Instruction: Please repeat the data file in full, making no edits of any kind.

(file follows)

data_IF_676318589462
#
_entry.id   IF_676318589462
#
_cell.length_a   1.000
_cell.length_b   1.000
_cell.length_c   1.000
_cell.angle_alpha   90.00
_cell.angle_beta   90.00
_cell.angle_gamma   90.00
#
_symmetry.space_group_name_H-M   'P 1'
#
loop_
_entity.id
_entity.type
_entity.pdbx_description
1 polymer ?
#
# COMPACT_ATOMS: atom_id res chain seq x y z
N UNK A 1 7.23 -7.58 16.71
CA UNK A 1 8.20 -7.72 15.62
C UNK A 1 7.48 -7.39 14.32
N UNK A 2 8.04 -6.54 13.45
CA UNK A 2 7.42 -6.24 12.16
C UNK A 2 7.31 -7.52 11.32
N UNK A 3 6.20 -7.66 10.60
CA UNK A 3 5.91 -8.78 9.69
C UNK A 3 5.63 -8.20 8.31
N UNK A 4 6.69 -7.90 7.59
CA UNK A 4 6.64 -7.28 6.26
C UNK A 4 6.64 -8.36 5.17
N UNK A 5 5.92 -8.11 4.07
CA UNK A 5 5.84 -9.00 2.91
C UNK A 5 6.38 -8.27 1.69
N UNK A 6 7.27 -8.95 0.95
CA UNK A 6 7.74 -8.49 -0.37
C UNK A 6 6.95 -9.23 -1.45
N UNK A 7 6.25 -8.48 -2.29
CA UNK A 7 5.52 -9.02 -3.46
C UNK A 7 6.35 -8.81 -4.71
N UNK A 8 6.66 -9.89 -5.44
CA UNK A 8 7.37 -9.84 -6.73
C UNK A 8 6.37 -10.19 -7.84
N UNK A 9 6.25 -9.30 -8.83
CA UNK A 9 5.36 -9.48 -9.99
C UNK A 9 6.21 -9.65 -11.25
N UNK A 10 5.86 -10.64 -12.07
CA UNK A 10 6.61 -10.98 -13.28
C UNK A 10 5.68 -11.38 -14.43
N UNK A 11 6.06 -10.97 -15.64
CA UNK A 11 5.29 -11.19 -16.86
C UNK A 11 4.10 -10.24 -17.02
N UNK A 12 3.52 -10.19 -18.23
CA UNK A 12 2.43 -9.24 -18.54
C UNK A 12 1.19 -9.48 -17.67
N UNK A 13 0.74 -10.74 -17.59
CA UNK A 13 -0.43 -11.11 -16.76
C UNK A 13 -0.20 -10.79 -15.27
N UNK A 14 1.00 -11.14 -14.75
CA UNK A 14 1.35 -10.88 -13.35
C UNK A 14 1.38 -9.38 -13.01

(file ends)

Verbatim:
data_IF_676318589462
#
_entry.id   IF_676318589462
#
_cell.length_a   1.000
_cell.length_b   1.000
_cell.length_c   1.000
_cell.angle_alpha   90.00
_cell.angle_beta   90.00
_cell.angle_gamma   90.00
#
_symmetry.space_group_name_H-M   'P 1'
#
loop_
_entity.id
_entity.type
_entity.pdbx_description
1 polymer ?
#
# COMPACT_ATOMS: atom_id res chain seq x y z
N UNK A 1 7.23 -7.58 16.71
CA UNK A 1 8.20 -7.72 15.62
C UNK A 1 7.48 -7.39 14.32
N UNK A 2 8.04 -6.54 13.45
CA UNK A 2 7.42 -6.24 12.16
C UNK A 2 7.31 -7.52 11.32
N UNK A 3 6.20 -7.66 10.60
CA UNK A 3 5.91 -8.78 9.69
C UNK A 3 5.63 -8.20 8.31
N UNK A 4 6.69 -7.90 7.59
CA UNK A 4 6.64 -7.28 6.26
C UNK A 4 6.64 -8.36 5.17
N UNK A 5 5.92 -8.11 4.07
CA UNK A 5 5.84 -9.00 2.91
C UNK A 5 6.38 -8.27 1.69
N UNK A 6 7.27 -8.95 0.95
CA UNK A 6 7.74 -8.49 -0.37
C UNK A 6 6.95 -9.23 -1.45
N UNK A 7 6.25 -8.48 -2.29
CA UNK A 7 5.52 -9.02 -3.46
C UNK A 7 6.35 -8.81 -4.71
N UNK A 8 6.66 -9.89 -5.44
CA UNK A 8 7.37 -9.84 -6.73
C UNK A 8 6.37 -10.19 -7.84
N UNK A 9 6.25 -9.30 -8.83
CA UNK A 9 5.36 -9.48 -9.99
C UNK A 9 6.21 -9.65 -11.25
N UNK A 10 5.86 -10.64 -12.07
CA UNK A 10 6.61 -10.98 -13.28
C UNK A 10 5.68 -11.38 -14.43
N UNK A 11 6.06 -10.97 -15.64
CA UNK A 11 5.29 -11.19 -16.86
C UNK A 11 4.10 -10.24 -17.02
N UNK A 12 3.52 -10.19 -18.23
CA UNK A 12 2.43 -9.24 -18.54
C UNK A 12 1.19 -9.48 -17.67
N UNK A 13 0.74 -10.74 -17.59
CA UNK A 13 -0.43 -11.11 -16.76
C UNK A 13 -0.20 -10.79 -15.27
N UNK A 14 1.00 -11.14 -14.75
CA UNK A 14 1.35 -10.88 -13.35
C UNK A 14 1.38 -9.38 -13.01